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California

Diversity satire is a little too biting

A UC Berkeley student group is stirring support and outrage nationwide over its planned bake sale Tuesday that is pricing items according to a buyer’s race, ethnicity and gender.

The satirical event — titled the Increase Diversity Bake Sale — is a reprise of similar cookie sales held on college campuses by Republican clubs over the years. It was scheduled to counter another student-led effort urging Gov. Jerry Brown to sign a bill to allow California’s public universities to consider race, ethnicity and gender in student admissions as long as no preference is given.

Leaders with the Berkeley College Republicans said their intent was to highlight the impropriety of basing decisions on race or gender. The sale, according to a posting on Facebook, will offer five pricing levels, with pastries described as “White/Caucasian” going for $2, “Asian/American American” for $1.50, “Latino/Hispanic” for $1, “Black/African American” for 75 cents, and “Native American” for a quarter. A 25-cent discount will be offered to women.

“If you don’t come, you’re a racist,” said an announcement late last week publicizing the event.

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The response was swift.

“It blew up on Facebook and social media, with students of color and [their] allies,” said Joey Freeman, an officer with the Associated Students of the University of California, which supports the admissions legislation. “We were really taken aback and, frankly, disgusted,” he said.

That organization’s Senate unanimously approved a resolution Sunday condemning “the use of discrimination whether it is in satire or in seriousness by any student group.”

And Alfredo Mireles Jr., a UC San Francisco nursing student who is a member of UC’s Board of Regents, issued a statement criticizing the sale as “a common stunt performed by college Republican groups to protest affirmative action policies.” Indeed, student clubs at UCLA, Berkeley and elsewhere hosted similar events in 2003 — provoking similar protests and allegations that the organizers were racist.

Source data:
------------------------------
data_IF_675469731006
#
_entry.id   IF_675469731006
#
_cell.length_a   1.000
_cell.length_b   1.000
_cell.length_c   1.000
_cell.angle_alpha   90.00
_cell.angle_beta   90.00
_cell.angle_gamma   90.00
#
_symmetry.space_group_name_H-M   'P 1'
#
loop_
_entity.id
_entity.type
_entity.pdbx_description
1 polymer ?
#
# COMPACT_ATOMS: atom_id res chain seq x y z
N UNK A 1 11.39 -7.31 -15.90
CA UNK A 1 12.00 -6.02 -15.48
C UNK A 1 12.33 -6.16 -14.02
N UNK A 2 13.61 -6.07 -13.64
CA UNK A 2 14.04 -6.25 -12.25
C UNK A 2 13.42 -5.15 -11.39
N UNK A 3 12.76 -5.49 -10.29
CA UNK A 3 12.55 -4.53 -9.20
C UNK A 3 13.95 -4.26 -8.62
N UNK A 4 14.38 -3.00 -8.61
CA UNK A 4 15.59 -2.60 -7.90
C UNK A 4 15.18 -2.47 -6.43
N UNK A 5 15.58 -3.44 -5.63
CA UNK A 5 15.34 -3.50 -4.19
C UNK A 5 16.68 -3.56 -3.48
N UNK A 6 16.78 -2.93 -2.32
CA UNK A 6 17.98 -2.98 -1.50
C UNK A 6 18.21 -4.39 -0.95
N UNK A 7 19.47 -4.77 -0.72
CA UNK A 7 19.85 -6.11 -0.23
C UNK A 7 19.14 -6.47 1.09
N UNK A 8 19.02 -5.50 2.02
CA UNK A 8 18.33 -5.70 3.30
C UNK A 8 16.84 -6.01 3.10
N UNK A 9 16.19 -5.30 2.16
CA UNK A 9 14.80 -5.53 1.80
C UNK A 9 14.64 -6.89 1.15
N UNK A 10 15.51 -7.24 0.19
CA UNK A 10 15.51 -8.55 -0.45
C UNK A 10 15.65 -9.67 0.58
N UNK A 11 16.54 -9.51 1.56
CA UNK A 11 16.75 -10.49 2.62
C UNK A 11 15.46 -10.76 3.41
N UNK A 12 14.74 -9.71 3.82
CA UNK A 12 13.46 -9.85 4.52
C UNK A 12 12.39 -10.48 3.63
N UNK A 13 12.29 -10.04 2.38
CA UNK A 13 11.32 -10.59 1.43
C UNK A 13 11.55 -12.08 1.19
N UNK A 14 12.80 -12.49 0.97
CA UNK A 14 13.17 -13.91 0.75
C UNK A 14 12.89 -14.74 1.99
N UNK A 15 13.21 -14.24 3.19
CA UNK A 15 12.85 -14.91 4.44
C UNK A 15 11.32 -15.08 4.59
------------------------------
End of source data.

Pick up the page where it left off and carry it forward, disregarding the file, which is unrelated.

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“Not only is it offensive, but it’s unoriginal,” said Mireles, who warned that an overreaction to the tactic could distract from the more important policy discussion. “If they are trying to get media attention, they’ve been incredibly successful,” he said.

By Monday, in fact, the event’s defenders were making their opinions widely known. The Facebook page promoting the sale was trending largely in favor of the stunt, with comments from across the country.

“You guys totally rock,” posted Dale Brown. “Once again the leftist media have completely missed the point of your protest, which is why they are calling you bigots and the protest racist.”

CampusReform.org, which supports conservative activists on campuses across the country, also weighed in, musing that media that are critical of the event actually may be “playing into the hands of these College Republicans.”

“After all, the point of the event is to show how racist and sexist affirmative action is,” a CampusReform.org organizer wrote. “If the people are so offended about the race- and gender-based pricing, shouldn’t they also be offended when the Legislature does essentially the same thing for college admissions?”

At the heart of the controversy is SB 185, which the student Senate unanimously endorsed earlier this month. Authored by state Sen. Ed Hernandez (D-West Covina), the bill would allow the UC and Cal State systems to consider — but not give preference to — applicants’ race, gender, ethnicity, national origin, geographic origin and household income — along with other relevant factors.

California voters in 1996 approved Proposition 209, which forbids using ethnicity as an element of college admissions decisions. In a legal brief filed recently in support of a federal lawsuit seeking to deem the initiative unconstitutional, Brown cited a 2003 U.S. Supreme Court ruling that found race could be considered in admissions if it did not involve quotas or predetermined weight in decisions.

Shawn Lewis, president of the Berkeley College Republicans, has insisted that the bake sale will go on as planned in Sproul Plaza — not far from the Associated Students’ phone bank in support of the bill.

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In a statement on his group’s website, Lewis said: “What I have seen and heard … has been far from healthy disagreement or challenging of ideas. Instead, I have witnessed the harassment of the creators of the Facebook event, threats to those who plan on participating in the event, and a total mischaracterization of the purpose of the bake sale.”

Associated Students President Vishalli Loomba said that while debate over the merits of the legislation was welcome, “I think their tactics are inappropriate. There are a lot of other methods. This method makes students feel uncomfortable and unwelcome on campus.”

A Berkeley vice chancellor said the bake sale violated no rules and would be allowed to proceed, with some students planning to hand out “cupcakes of conscience” in counter-protest.

A spokesman for UC President Mark Yudof, who last year created an advisory council in response to campus incidents that proved offensive or intimidating to minority students, said Monday that Berkeley was handling the dust-up “just the way we’d like it to be handled. They listened and turned it into a teaching moment.”

Even Freeman said the dialogue was productive. “They certainly made a statement and they got people talking, so at least in that way their mission was accomplished.”

lee.romney@latimes.com

larry.gordon@latimes.com


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